ZS: Yes. Particularly in [Bombay Black], the relationship between the mother and the daughter, the kind of whip-snap dialogue between the two of them, I heard it in Hindi and I could tell the intonation you were getting at. So, was that more liberating when you did it in Hindi? Did those meanings come through more clearly?

AI: I don't think it's more liberating. I think what it did for me was– it helped me hear the play again, and I made a major change after the English production. So, in the premiere production in Toronto, Absera, who was the dancer, she goes blind as well, and when I ran to India to reopen the play with the same script, on opening night, I sort of just asked myself well, what if she doesn't go blind? And there was no need for me to make changes because the play had received a fantastic review, but it wasn't about that. It was just about hearing the play again in a different way, and it simplified things for me. And so, in the Indian production, even though we opened it, a couple of weeks later when we did it again, I had a new script, and I stayed with it. And so that was a huge change, but it happened only because I heard the play in Hindi. I don't think it would have happened if it had just been produced in English one more time. So, that was an unusual sort of discovery for me.

ZS: Does that happen with your other theater work, that a major shift happens on a future remount of the production?

AI: I think a production will always give you an insight, because that's what I'm hoping it does. Now you have to be open as a writer, if you're afraid to make changes. And the change doesn't necessarily mean that the premiere production wasn't good. Theater is a living, breathing thing, and it continues to change shape. And, again, with [The Men in White], which is my latest play, which was being premiered at the Arts Club, I think last year, now it's being done at the Factory Theater in Toronto in October. One of the changes I made was, there was one character, and I realized that he is not required in the play. It didn't weaken the original production, at all, but I think it's just made this script even stronger. And that's not something you realize until you see it again, and again, and again on stage. Not just during workshops, but as an actual production. Somehow the audience being there, somehow your being there – and it's not about listening to the audience, it's a broad alignment. I think it’s one of those things where everything has to be in alignment: the performances, the writing, the sound, the sets, the lighting, all of that. And once that happens, anything that's out of place can easily be detected.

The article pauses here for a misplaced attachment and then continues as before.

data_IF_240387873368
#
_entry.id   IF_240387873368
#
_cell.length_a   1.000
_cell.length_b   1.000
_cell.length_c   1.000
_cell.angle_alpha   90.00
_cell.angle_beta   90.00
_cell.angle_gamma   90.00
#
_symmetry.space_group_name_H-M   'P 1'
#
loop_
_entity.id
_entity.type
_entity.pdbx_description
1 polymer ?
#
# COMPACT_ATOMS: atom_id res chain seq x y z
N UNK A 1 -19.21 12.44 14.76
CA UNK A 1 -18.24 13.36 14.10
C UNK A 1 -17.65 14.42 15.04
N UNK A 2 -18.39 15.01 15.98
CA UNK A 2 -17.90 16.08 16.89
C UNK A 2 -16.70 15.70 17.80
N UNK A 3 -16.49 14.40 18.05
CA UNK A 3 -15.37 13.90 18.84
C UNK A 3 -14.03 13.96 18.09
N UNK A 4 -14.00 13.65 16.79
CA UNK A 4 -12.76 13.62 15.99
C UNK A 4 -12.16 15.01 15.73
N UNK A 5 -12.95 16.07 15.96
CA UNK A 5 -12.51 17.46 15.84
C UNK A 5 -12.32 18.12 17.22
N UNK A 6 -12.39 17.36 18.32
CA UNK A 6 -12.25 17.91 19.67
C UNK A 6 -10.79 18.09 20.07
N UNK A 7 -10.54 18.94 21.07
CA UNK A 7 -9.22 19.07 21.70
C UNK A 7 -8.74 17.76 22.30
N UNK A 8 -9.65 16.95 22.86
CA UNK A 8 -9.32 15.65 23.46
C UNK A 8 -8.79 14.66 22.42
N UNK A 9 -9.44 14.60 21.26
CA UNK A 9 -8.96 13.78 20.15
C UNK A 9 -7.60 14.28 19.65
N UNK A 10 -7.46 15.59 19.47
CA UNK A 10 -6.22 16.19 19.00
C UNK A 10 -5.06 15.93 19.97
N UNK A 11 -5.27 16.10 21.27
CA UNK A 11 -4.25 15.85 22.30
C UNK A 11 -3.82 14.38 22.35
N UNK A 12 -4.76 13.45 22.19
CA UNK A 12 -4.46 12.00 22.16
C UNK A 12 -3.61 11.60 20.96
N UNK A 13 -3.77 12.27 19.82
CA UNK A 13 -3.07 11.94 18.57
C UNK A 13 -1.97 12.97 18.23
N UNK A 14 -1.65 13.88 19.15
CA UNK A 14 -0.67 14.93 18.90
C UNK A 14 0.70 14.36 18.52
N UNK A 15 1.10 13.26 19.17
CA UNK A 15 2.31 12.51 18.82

ZS: In terms of you being open as a playwright, and being open to different sorts of responses…, what is the role of reviews and criticism for your work in the playwriting arena?

AI: I think the writer must sort of remain outside of reviews and criticism. It's not something I look at when I'm trying to write another play, it's not something I'd really listen to. Now, having said that, I appreciate a sort of deep exploration of the work. The fact that people are exploring my work, I think that's a huge compliment. Whether it's in – let's say, it's an academic essay on my novel, or it's a really well written, thoughtful review, or as you say it's an essay about a play like [Bombay Black], or my other work, and how it fits into a certain type of theater, whether it doesn't. I enjoyed reading that, because it puts things into context in a thoughtful, intelligent way, and I think that's extremely valuable. But I don't really go looking for suggestions based on what other people write. I think a writer has inner voice, and you know when you've created something, and you've put it out there into the world, whether it rings true or not. And that element of truthfulness is what I keep going for.

ZS: So then, as a playwright, what is your set of markers for what we call "success"? If audience is not what drives you, what is it that drives you around the work?

But what I'm really looking for is, am I doing something new? Am I creating a dent in consciousness? By putting this story out there, by putting this play out there in the world, how am I causing a shift?